I Corinthians 2:12

Are you a “hateful” person, clinging to uninclusive doctrines that separate and divide people? Or, have you embraced the ever-increasingly popular worldview that everything, except intolerance, is acceptable?

“Now we have received not the spirit of the world, but the Spirit who is from God…” (I Corinthians 2:12)

As far back as there are written records–even to the Cain and Abel account–there have been those who cling to what the Creator commands, and those who hate them for it. Abel lost his life because he did what God commanded, and while we in the United States are not yet losing our lives for Biblical truth, those who refuse to be swayed from a pure and unadulterated understanding of Scripture are increasingly maligned and misrepresented. They are called hateful and intolerant, yet it is typically those who levy such accusations who are. 

The problem is one of standards. God has rules, and humankind does not want them. We want the freedom to do as we please and be told it is okay, as much as our consciences disagree (why else the fervent push for affirmation and acceptance?). Those who stubbornly insist what we want is wrong irk us and elicit our ire–they are the proverbial thorn in the side of a society that wants to do as it pleases without restraint. Just as John the Baptist lost his life for insisting Herod was in a wrongly adulterous relationship with his brother’s wife, those who cling to the truth of the Word of God without trying to reinterpret it to say what they want are a constant reminder of sin to those who do. But what about the claim that certain passages have been misinterpreted? What about “new evidence” that various lifestyles long considered sinful within Christianity were not only practiced, but even accepted, earlier in the church’s history? 

God does love people. He genuinely “…desires all men to be saved and to come to the knowledge of the truth.” (‭‭I Timothy‬ ‭2:4‬) But this knowledge involves recognizing our own hopelessly broken condition apart from the forgiveness and power of Christ. We are not naturally okay; we are corrupted from our youngest moments by the sin nature we possess that permeates our very being and pushes and pulls us into all kinds of wrong thinking and wrong living. We may not recognize it as such, but its fountainhead is rebellion against the authority of God in our lives, and it shows itself in a myriad of sins from lying, to cheating and stealing, violence, and the wrong use of our bodies.

An unbiased examination of the Bible clearly reveals that much of what is passed off today as sexual expression is just one more way we rebel against God, and rather than being misinterpretations, the Biblical prohibitions against alternative sexual practices are part of a cohesive message. “And He [Jesus] answered and said to them, “Have you not read that He who made them at the beginning ‘made them male and female,’ and said, ‘For this reason a man shall leave his father and mother and be joined to his wife, and the two shall become one flesh’? So then, they are no longer two but one flesh…” (Matthew‬ ‭19:4-6‬) Sexual expression is intended not for experimentation, for “finding yourself,” or merely for physical gratification. It is the way God uses the love of a husband and wife to create the miracle of a new family unit to perpetuate humanity! 

Yet, we must differentiate that it is not the temptation that is sin, but the behavior. We are all lured daily by a multitude of sins–depending on our background and on who we are–but we do not give in because we have the power of Christ: “Therefore gird up the loins of your mind, be sober, and rest your hope fully upon the grace that is to be brought to you at the revelation of Jesus Christ; as obedient children, not conforming yourselves to the former lusts, as in your ignorance; but as He who called you is holy, you also be holy in all your conduct, because it is written, ‘Be holy, for I am holy.’ And if you call on the Father, who without partiality judges according to each one’s work, conduct yourselves throughout the time of your stay here in fear.” ( ‭‭I Peter‬ ‭1:13-17‬)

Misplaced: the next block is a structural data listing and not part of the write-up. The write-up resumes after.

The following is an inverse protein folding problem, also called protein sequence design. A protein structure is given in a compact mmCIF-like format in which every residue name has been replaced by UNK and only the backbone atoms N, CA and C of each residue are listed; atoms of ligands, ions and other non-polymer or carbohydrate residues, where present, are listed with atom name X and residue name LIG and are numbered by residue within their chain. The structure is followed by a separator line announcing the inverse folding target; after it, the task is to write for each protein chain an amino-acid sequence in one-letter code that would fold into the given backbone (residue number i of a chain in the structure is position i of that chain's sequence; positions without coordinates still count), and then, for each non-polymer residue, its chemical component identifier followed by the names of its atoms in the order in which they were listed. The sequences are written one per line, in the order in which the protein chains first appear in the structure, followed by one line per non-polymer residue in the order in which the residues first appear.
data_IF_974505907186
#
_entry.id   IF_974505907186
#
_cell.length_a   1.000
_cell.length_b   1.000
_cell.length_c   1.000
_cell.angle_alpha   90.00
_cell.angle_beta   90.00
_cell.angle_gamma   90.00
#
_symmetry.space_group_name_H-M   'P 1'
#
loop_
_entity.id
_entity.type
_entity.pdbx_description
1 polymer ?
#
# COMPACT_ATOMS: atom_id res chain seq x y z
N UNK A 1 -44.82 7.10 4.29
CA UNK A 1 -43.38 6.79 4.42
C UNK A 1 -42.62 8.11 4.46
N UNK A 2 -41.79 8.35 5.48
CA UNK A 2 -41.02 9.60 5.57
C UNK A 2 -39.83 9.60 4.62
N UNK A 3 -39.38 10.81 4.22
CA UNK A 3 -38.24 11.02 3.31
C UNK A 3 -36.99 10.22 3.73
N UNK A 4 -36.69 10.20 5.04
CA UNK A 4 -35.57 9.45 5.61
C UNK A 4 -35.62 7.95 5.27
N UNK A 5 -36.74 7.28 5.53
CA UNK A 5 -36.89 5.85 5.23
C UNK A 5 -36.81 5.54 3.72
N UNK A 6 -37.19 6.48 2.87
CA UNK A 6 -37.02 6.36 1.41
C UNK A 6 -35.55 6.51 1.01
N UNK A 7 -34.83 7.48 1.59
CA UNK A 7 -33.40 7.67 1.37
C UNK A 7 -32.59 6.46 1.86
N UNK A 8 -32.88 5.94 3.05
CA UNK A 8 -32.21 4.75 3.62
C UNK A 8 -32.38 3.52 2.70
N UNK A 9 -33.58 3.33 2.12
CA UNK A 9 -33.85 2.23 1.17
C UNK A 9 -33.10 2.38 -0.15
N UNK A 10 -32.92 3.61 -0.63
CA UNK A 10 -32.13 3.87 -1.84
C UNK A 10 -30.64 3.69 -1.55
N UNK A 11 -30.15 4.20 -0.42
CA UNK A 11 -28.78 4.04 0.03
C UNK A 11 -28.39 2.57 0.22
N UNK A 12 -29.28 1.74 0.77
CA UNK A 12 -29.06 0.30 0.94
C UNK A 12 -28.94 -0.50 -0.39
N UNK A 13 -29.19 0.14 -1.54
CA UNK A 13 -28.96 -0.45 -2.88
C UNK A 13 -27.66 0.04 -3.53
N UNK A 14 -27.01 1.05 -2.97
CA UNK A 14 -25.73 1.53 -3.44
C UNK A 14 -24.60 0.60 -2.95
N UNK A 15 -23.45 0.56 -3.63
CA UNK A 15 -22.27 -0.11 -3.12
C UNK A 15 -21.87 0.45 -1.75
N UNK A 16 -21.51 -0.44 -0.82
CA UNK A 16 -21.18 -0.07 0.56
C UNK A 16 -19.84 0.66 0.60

Of course, the claim that a behavior is right in the eyes of God because it was practiced at some point in the church’s history is ludicrous. In Martin Luther’s day the Catholic Church sold penances–literally pieces of paper claiming forgiveness for various sins–but that did not make this practice right! But what about the accusation of hatefulness? What, really, does it mean to hate?

God has clearly said, “Whoever hates his brother is a murderer, and you know that no murderer has eternal life abiding in him.”‭‭ (I John‬ ‭3:15‬ ) The accusation of hate levied toward the people of God is particularly offensive because rather than being hateful, confronting sin is the most loving thing one person can do for another! How can you, having the Bible and its clear condemnation of sin, lie to another human being simply to gain their approval–or even to make them feel better–especially when their deception can result in eternal separation from the love and mercy of God?! No, real, courageous love demands truthfulness.

So, do you hate others? Or, do you love them, reverently holding out to them the message taught in Scripture and adhered to by the people of God for generations–that God gives forgiveness and acceptance when we turn from our own ways and trust Christ to make us into the people He wants us to be? The message of Christ is inherently divisive because He separates His sheep from the goats, right from wrong, those who cling to Him at all cost and even when it hurts from those who hate Him. Remember that He also said, “Do not think that I came to bring peace on earth. I did not come to bring peace but a sword. For I have come to ‘set a man against his father, a daughter against her mother, and a daughter-in-law against her mother-in-law.'” (Matthew‬ ‭10:34-35‬)